• Ive got the GL502VS with the GTX 1070. It's a very good laptop, with surprisingly good build quality for something made out of solely plastic. Just wish there was less ASUS crapware to uninstall
  • Truth. It's getting annoying.
  • I linked the 15.6" version with a 1070 and 16 GBs of RAM to Daniel on the review of the Razer Blade with a 1060, he said that the Asus is crap compared to Razer. Now you review this device with many great things to say. Wonder if Daniel is amongst the Editors of "Editor's Choice"
  • Yeah well, you can't really compare ASUS to Razer. The build quality is on another planet. ASUS Rog 15.6" is a solid laptop which I really enjoy using, but given the right amount of money I would have chosen Razer any day.
  • Glad to see upgradeability mentioned in the review; that should be included for all laptop/desktop reviews.
  • Generally when reviewing a gaming laptop/desktop we'd include as default because they're usually pretty friendly to it. Ultrabooks, for example, generally aren't but if it's something folks can do without too much messing about we're absolutely committed to talking about it :)
  • Whatever ASUS Releases will not be considered as the Quality and Service has dropped dramatically within the last years. A year ago ASUS resisted to Exchange a busted Mainboard so that my PC was down for 3 month until I got the Money back and changed to Gigabyte. NEVER ASUS AGAIN!
  • Yeah I'd love this. Sounds perfect for what I need.
  • Awesome gaming laptop, now it just needs a 1tb ssd only and a 1070 😁
  • 1070 would be overkill for the display on this laptop. Unless you're more bothered about plugging in to an external display in which case I'd recommend you'd be better off with a desktop ;-)
  • The unit is a little different from mine. Got mine around its launch, only had 2 models. Both were 6700HQ and GTX1060 6GB, with 8GB RAM (Launch promo had free upgrade to 2 sticks 16GB RAM). Only real difference was that the lower price model was a 1TB HDD and the higher priced model added a 256GB sata drive. Experience was similar to the review, except for the heat. Living in the tropics makes this machine run very warm, sometimes concerning, especially when you feel the heat as you use the keyboard. Had to get a laptop cooler and point my fan at my laptop just to feel safe about my machine. Cost for these specs are higher, at ~1600 USD equivalent. But they included a mouse, headset, backpack and 1 year of mcafee, so it took the sting off a little.
  • Living in super cool England will no doubt help ambient temperatures be a little less toasty!
  • Stopped reading when I saw it was a 1060. Seriously 17" should be atleast one 1080
  • Because a 1080 is so necessary with a 1080p 75Hz display, right?
  • 1080 only if your screen is 1440p 120hz or 4k; otherwise a gtx 1080 is overkill;
  • Under 6 pounds for a 17" gaming laptop is quite impressive.
  • At $1400 for the Asus, it a lot better value to go for the Alienware 17 configured with a new Kaby Lake i7-7700HQ, 16gb ram, 128gb ssd + 1tb hdd, gtx 1060, 17" 1080 screen with eye tracking; and its only $300 more expensive then the Asus at $1699; You get double the ram, lot better cpu, better metal build quality instead of plastic, the ability to add external GPU through Alienware amplyfier, and eye tracking, is a no brainer IMO to got for it instead. Would be great if Windows Central could do a comparison review of the two to see the performance advantages, etc...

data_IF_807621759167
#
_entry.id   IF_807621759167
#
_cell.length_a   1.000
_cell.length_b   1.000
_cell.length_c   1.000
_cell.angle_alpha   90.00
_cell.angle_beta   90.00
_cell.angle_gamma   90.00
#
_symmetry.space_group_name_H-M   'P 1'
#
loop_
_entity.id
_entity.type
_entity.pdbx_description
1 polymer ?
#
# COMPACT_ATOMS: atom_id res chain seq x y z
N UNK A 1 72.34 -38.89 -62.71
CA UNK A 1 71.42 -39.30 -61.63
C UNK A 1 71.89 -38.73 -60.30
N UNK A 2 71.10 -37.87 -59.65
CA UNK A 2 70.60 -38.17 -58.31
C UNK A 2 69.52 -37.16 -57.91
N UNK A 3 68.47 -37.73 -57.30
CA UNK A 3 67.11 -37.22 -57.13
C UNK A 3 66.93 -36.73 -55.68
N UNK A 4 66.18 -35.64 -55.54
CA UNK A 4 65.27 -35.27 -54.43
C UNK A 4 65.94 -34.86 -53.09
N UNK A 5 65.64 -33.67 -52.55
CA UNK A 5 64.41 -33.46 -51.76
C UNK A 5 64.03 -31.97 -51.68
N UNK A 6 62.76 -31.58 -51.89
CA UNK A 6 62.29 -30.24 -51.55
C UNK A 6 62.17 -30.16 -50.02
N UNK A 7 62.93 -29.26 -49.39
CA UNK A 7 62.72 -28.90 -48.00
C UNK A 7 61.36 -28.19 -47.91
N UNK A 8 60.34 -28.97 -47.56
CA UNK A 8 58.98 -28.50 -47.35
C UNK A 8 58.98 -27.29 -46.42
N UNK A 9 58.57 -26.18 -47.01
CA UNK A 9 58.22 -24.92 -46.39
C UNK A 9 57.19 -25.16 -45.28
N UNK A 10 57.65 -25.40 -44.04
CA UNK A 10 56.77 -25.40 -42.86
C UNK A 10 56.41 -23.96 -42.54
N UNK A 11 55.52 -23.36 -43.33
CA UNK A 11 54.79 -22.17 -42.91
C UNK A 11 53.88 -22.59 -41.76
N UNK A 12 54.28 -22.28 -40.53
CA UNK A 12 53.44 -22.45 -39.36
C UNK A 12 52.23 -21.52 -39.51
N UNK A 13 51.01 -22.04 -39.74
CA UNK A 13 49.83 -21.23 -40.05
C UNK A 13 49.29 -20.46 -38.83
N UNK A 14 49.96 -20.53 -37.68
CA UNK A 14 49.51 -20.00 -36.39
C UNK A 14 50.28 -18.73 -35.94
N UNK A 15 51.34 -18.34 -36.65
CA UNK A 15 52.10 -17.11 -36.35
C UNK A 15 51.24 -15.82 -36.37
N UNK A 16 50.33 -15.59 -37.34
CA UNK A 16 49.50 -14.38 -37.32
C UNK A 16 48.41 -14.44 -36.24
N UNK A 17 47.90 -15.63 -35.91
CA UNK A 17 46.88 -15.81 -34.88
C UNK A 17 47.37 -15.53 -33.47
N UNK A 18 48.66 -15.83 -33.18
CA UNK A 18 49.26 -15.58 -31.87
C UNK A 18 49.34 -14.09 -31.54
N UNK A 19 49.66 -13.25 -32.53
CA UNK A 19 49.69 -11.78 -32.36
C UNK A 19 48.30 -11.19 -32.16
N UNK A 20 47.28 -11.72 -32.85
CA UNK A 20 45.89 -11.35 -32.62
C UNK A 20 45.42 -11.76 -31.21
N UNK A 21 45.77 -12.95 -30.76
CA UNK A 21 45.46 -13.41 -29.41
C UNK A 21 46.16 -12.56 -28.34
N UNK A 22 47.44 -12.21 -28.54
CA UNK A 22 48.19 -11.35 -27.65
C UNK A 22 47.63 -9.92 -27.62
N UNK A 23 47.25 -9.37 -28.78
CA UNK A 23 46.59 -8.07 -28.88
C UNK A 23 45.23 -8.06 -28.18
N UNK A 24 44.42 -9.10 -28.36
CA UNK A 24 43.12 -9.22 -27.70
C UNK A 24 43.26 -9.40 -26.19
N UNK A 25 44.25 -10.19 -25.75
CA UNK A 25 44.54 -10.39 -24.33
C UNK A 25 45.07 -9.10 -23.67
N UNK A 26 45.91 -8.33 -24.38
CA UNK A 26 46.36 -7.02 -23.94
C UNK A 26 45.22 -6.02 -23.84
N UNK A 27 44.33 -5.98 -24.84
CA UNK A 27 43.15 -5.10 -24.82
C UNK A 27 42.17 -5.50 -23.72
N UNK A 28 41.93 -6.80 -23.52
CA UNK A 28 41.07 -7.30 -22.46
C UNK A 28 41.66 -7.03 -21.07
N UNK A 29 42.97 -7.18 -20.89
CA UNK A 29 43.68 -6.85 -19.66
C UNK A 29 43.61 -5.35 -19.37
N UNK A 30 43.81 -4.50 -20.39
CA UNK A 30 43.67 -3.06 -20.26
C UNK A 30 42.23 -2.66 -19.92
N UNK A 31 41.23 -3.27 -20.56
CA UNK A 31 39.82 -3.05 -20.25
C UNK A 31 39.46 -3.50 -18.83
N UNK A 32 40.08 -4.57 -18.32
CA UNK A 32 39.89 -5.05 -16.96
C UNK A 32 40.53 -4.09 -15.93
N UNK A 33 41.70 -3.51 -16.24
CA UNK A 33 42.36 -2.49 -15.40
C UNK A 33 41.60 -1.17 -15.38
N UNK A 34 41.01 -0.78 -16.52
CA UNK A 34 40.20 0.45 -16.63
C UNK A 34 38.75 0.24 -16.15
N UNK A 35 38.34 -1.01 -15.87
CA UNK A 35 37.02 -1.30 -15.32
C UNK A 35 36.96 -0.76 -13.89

• Going off previous Alienware 17 models I'd also wager it's not the most portable thing on earth ;-) An 8GB RAM stick isn't that expensive anymore and after that you're basically looking at an increase to an i7 processor and the eye tracking thing that folks may or may not care about. The Strix will likely be updated to Kaby Lake at some point soon enough but I can't test that if it's not what I have :) To be clear, I generally enjoy Dell/Alienware stuff for my own use (have stuff with both labels on in daily use) so I'm not just hating on Alienware either. I love those guys!
  • All fair points; it is smaller then previous Alienware systems, lot more thinner, but as you said it is a bit heavier at Average Weight of 9.74lbs; I guess thats mostly due to heavy metal construction compared with plastic; Also apart from what you mentioned, don't forget the Alienware can also take advantage of the alienware amplifier, which is quite useful if you want to extend the life of your gaming laptop when new graphics cards come out, especially if you are going with one with only a gtx 1060 ;) Personally I would go with the Alienware, but if the bit of added weight is a huge issue for someone, and they don't care about the eye tracking or metal build quality or ability to add desktop cards with amplifier down the road, then once Asus upgrades to Kaby Lake, its certainly an option worth considering.  
  • Absolutely. If it's your only PC then you make a strong case for the Alienware. ASUS does also have an external GPU dock that works over Thunderbolt 3, so should be compatible with this. That said...I still don't know if you can even buy the ASUS one!
  • The Asus ROG XG Station 2 should be available sometime in early 2017 for $300; and Razer also has a Thunderbolt 3 Razer Core for a more crazy $500; The one troubling aspect with external graphics that work on Thunderbolt 3 and thus should be compatible with a wide variety of systems is that for now both Asus and Razer seem to limit the support to their own systems, which kind of negates the higher price tag compared to a proprietary connection system like Alienware uses, which costs $200. The external graphics space is definitely an area to keep an eye on as it could potentially revolutionaze the laptop/portable gaming negating one of the key benefits of a desktop system, that of upgradability of the GPU.  
  • I'm weird because I use ESDF instead of WASD. I remap everything and works best for me that way. Let's me use my pinky for q,a,z etc. So the colour coded buttons are bad for me.
  • Title says 'portable' but nowhere in the article does the author care to mention the dimensions/thickness. Laptop thickness has alot to do with portability imo.